Anousheh begins space ‘holiday’

Soyuz lifts offStar Trek fan Anousheh Ansari blasted off into a clear blue sky today for her trip to the international space station.

She became the world’s first female space tourist when she rocketed into orbit in a Russian Soyuz TMA-9 rocket.

But just like so many package-holidaymakers back home, she was finding the flight to her “resort” a little cramped.

She faces two days stuck in a claustrophobic tin can capsule with two male astronauts. One of them cried “Let’s go” as the rocket lifted off from Baikonur Cosmodrome in Kazakhstan.

One of Anousheh’s companions, Nasa’s Mike Lopez-Alegria, has long legs which helps make it a tight squeeze. Anousheh, 40, who is only the fourth private space explorer, hopes Mike and cosmonaut Mikhail Tyurin will give her a little privacy when she needs it. The Soyuz has a tiny “living room” so she will be able to keep to herself when she needs to use the craft’s rather primitive electric toilet.

Iranian-born Anousheh, chairman of hi-tech multimedia company Prodea Systems, of Texas, told reporters before take-off: “It is really small, it is a cramped space for three people. Of course, I don’t have any expectation of privacy, but both Michael and Misha are very, very considerate individuals.”

Anousheh, who is thought to have paid around $20million for her ten-day trip, will arrive at the space station at 6.24am UK time on Wednesday. Her companions are beginning a six-month tour of duty crewing the orbiting outpost, 220 miles above Earth.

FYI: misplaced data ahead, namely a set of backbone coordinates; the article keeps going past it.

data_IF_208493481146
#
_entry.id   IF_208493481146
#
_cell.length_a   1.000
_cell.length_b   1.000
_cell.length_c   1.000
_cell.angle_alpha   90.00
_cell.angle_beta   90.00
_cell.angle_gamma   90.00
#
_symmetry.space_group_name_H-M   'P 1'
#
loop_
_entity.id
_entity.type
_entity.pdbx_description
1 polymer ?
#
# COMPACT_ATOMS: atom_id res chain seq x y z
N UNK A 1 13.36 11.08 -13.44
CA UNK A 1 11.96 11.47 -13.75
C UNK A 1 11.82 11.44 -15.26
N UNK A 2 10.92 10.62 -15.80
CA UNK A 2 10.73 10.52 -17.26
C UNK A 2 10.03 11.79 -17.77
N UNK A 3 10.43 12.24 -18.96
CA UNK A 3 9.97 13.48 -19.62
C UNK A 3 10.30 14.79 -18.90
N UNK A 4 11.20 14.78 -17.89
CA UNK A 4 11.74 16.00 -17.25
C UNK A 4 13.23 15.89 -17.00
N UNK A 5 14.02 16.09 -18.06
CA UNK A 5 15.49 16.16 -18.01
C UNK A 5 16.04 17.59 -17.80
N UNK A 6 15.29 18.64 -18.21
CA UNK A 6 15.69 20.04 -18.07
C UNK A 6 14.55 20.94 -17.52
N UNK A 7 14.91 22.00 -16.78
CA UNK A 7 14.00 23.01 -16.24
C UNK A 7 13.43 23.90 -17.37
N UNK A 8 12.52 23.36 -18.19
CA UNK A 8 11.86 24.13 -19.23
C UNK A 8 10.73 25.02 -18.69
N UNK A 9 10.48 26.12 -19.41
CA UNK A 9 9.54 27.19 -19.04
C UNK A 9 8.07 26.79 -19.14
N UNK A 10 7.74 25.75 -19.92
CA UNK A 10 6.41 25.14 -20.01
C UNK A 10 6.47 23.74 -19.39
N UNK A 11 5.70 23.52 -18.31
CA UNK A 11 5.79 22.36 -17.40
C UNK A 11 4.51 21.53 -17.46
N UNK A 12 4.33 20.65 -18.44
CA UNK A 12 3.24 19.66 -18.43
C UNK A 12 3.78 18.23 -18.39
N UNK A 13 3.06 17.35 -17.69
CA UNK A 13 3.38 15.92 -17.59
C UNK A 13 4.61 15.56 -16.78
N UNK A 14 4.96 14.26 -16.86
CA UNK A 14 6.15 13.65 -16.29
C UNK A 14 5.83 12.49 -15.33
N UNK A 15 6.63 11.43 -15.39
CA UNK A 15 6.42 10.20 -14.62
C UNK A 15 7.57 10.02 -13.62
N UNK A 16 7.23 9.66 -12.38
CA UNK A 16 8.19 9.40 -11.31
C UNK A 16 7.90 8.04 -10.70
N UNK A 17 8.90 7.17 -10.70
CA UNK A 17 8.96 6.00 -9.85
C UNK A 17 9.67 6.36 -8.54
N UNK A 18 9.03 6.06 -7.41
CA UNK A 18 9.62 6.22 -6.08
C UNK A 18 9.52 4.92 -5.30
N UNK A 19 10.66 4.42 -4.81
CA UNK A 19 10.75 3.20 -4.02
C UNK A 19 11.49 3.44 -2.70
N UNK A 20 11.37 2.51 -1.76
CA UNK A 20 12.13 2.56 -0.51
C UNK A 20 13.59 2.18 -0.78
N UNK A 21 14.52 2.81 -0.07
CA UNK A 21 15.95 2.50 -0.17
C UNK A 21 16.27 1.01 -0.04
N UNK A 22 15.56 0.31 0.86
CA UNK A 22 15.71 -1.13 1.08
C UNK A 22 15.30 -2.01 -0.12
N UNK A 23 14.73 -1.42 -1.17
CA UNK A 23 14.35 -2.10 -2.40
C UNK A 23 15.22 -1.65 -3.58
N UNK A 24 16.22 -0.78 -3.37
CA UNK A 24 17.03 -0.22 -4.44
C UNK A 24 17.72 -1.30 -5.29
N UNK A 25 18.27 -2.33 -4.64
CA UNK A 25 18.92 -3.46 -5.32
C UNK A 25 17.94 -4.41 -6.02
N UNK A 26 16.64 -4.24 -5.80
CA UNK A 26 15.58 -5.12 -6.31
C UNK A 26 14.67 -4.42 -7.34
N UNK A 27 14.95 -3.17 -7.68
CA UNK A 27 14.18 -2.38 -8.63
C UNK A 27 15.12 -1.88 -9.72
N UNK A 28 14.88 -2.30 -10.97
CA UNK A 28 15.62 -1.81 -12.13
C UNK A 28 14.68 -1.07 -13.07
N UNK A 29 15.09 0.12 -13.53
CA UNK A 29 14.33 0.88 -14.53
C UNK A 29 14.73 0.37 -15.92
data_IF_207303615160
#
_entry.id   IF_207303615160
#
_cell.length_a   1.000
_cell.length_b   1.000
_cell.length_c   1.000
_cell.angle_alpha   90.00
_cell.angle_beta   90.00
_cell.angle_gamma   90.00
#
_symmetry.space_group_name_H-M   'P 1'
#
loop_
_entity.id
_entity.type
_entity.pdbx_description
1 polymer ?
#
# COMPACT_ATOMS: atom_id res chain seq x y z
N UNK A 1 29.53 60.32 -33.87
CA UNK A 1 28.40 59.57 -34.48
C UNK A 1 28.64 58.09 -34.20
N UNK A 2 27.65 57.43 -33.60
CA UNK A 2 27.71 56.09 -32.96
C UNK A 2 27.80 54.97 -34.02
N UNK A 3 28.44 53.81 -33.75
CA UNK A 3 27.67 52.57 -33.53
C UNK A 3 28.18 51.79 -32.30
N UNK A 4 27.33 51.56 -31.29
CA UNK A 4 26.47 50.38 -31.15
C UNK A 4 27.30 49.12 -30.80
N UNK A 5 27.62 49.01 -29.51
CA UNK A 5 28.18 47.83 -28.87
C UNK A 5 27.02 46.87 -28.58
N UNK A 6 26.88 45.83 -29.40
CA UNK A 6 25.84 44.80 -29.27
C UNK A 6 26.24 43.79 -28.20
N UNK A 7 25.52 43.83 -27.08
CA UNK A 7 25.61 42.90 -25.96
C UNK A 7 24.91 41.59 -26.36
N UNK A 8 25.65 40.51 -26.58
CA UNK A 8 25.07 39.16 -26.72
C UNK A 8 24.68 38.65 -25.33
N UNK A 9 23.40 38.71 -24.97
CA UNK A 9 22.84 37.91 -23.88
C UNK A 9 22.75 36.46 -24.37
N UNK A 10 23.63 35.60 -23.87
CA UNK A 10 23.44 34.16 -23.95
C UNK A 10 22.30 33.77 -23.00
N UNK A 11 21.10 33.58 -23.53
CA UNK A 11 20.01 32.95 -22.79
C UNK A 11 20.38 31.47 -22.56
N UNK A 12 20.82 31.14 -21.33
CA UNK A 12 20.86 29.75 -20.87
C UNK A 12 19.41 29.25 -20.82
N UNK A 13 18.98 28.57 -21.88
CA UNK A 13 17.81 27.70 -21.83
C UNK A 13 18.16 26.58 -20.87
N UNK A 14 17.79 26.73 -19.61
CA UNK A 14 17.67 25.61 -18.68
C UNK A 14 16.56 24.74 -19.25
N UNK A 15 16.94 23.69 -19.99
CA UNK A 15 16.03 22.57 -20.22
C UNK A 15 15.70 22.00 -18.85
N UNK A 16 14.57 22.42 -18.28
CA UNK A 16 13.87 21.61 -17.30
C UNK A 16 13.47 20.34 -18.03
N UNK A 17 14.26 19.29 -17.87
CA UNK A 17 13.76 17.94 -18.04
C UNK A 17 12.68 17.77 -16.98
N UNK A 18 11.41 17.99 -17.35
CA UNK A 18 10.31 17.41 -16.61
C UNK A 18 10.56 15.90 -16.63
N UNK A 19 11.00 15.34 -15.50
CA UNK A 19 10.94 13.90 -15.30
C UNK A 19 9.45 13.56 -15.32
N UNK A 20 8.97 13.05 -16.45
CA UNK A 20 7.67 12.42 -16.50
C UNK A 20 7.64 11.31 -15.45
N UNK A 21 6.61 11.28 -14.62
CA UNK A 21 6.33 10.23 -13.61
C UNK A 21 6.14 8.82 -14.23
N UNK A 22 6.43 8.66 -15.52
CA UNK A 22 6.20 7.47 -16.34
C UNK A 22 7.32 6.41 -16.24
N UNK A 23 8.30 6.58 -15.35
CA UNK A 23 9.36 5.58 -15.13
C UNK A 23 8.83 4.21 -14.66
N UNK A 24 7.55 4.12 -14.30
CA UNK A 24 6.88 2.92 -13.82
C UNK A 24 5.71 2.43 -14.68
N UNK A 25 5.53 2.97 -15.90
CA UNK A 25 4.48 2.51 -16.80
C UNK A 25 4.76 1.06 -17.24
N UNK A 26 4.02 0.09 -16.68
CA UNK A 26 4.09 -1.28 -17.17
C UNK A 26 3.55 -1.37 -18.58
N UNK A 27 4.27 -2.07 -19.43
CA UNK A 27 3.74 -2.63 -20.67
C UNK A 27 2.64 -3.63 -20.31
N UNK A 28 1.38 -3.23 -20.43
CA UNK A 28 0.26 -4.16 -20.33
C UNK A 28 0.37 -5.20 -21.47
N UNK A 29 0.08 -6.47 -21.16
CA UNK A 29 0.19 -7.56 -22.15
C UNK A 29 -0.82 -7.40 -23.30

Anousheh will carry out experiments on microbes and help scientists study lower back pain in astronauts whiile she is in orbit. She will also write the first blog from space as she keeps an online diary for her tour company Space Adventures.

The space station’s current occupants, commander Pavel Vinogradov, Jeff Williams and Thomas Reiter, watched today’s blast-off on a video link. They had just said goodbye on Sunday to the crew of Atlantis who carried out vital construction work on the station.

Tonight they are due to undock an unmanned Progress cargo ship to make room for Anousheh’s Soyuz to arrive. Atlantis is due to land at Kennedy Space Centre, Florida, on Wednesday. Photo: Energia.

Paul Sutherland

Paul Sutherland

I have been a professional journalist for nearly 40 years. I write regularly for science magazines including BBC Sky at Night magazine, BBC Focus, Astronomy Now and Popular Astronomy. I have also authored three books on astronomy and contributed to others.
Paul Sutherland

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Paul Sutherland

I have been a professional journalist for nearly 40 years. I write regularly for science magazines including BBC Sky at Night magazine, BBC Focus, Astronomy Now and Popular Astronomy. I have also authored three books on astronomy and contributed to others.

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